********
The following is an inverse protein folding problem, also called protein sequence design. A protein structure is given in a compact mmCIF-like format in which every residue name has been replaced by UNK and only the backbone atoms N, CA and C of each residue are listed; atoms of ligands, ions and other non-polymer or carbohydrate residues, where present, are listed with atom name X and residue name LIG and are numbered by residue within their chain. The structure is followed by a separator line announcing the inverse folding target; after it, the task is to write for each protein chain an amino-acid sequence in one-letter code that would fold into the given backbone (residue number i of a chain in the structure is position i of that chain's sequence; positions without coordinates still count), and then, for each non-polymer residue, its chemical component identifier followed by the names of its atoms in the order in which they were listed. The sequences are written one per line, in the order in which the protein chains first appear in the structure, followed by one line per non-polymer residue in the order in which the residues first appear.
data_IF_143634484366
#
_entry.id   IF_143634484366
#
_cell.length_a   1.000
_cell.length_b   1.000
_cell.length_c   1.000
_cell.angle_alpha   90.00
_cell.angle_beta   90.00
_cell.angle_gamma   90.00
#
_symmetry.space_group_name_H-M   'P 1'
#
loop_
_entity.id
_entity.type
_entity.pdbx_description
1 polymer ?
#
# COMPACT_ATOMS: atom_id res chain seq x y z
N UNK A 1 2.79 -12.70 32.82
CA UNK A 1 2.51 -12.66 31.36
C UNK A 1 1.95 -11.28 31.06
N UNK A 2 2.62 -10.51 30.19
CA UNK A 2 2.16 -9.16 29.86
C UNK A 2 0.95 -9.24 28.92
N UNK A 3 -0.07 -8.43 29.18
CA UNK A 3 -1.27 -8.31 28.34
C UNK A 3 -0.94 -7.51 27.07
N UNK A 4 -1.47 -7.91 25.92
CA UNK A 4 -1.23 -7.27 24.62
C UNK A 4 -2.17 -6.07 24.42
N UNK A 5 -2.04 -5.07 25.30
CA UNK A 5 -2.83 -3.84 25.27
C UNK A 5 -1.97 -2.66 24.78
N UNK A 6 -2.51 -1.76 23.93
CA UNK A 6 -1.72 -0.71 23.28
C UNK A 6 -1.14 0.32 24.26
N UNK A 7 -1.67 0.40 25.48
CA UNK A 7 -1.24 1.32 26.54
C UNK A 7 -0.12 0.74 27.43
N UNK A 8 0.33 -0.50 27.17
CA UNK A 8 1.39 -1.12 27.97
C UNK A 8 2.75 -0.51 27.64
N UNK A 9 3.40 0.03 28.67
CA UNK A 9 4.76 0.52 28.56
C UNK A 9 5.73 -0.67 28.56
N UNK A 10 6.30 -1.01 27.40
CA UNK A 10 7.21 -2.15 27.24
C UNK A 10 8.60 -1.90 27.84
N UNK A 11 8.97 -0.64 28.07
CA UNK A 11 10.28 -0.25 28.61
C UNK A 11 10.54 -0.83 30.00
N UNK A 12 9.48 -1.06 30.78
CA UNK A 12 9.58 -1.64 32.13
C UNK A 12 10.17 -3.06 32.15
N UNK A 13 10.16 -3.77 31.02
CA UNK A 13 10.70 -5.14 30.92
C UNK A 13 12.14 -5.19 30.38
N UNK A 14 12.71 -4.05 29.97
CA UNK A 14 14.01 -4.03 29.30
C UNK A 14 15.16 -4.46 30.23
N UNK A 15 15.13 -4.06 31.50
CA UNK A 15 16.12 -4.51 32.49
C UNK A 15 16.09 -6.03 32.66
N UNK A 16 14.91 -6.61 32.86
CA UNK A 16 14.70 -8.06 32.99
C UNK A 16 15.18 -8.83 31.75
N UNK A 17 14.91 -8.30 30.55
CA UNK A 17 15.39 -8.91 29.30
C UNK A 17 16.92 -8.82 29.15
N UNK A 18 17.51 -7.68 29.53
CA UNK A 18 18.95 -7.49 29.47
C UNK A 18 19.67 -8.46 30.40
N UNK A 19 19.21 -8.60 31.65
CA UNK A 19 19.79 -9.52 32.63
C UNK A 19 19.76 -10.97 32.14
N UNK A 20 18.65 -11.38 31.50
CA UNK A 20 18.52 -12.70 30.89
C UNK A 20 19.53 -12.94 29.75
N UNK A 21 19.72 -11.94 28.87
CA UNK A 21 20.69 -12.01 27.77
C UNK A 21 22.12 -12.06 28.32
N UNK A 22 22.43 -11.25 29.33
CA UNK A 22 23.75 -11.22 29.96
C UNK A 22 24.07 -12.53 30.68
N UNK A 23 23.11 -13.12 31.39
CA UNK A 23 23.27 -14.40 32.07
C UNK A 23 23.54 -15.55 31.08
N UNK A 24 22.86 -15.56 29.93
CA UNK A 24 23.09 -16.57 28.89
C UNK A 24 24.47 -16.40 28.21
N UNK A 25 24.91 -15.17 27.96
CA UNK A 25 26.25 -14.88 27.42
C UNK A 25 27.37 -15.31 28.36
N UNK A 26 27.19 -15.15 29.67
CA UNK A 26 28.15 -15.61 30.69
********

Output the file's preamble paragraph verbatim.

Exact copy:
The following is an inverse protein folding problem, also called protein sequence design. A protein structure is given in a compact mmCIF-like format in which every residue name has been replaced by UNK and only the backbone atoms N, CA and C of each residue are listed; atoms of ligands, ions and other non-polymer or carbohydrate residues, where present, are listed with atom name X and residue name LIG and are numbered by residue within their chain. The structure is followed by a separator line announcing the inverse folding target; after it, the task is to write for each protein chain an amino-acid sequence in one-letter code that would fold into the given backbone (residue number i of a chain in the structure is position i of that chain's sequence; positions without coordinates still count), and then, for each non-polymer residue, its chemical component identifier followed by the names of its atoms in the order in which they were listed. The sequences are written one per line, in the order in which the protein chains first appear in the structure, followed by one line per non-polymer residue in the order in which the residues first appear.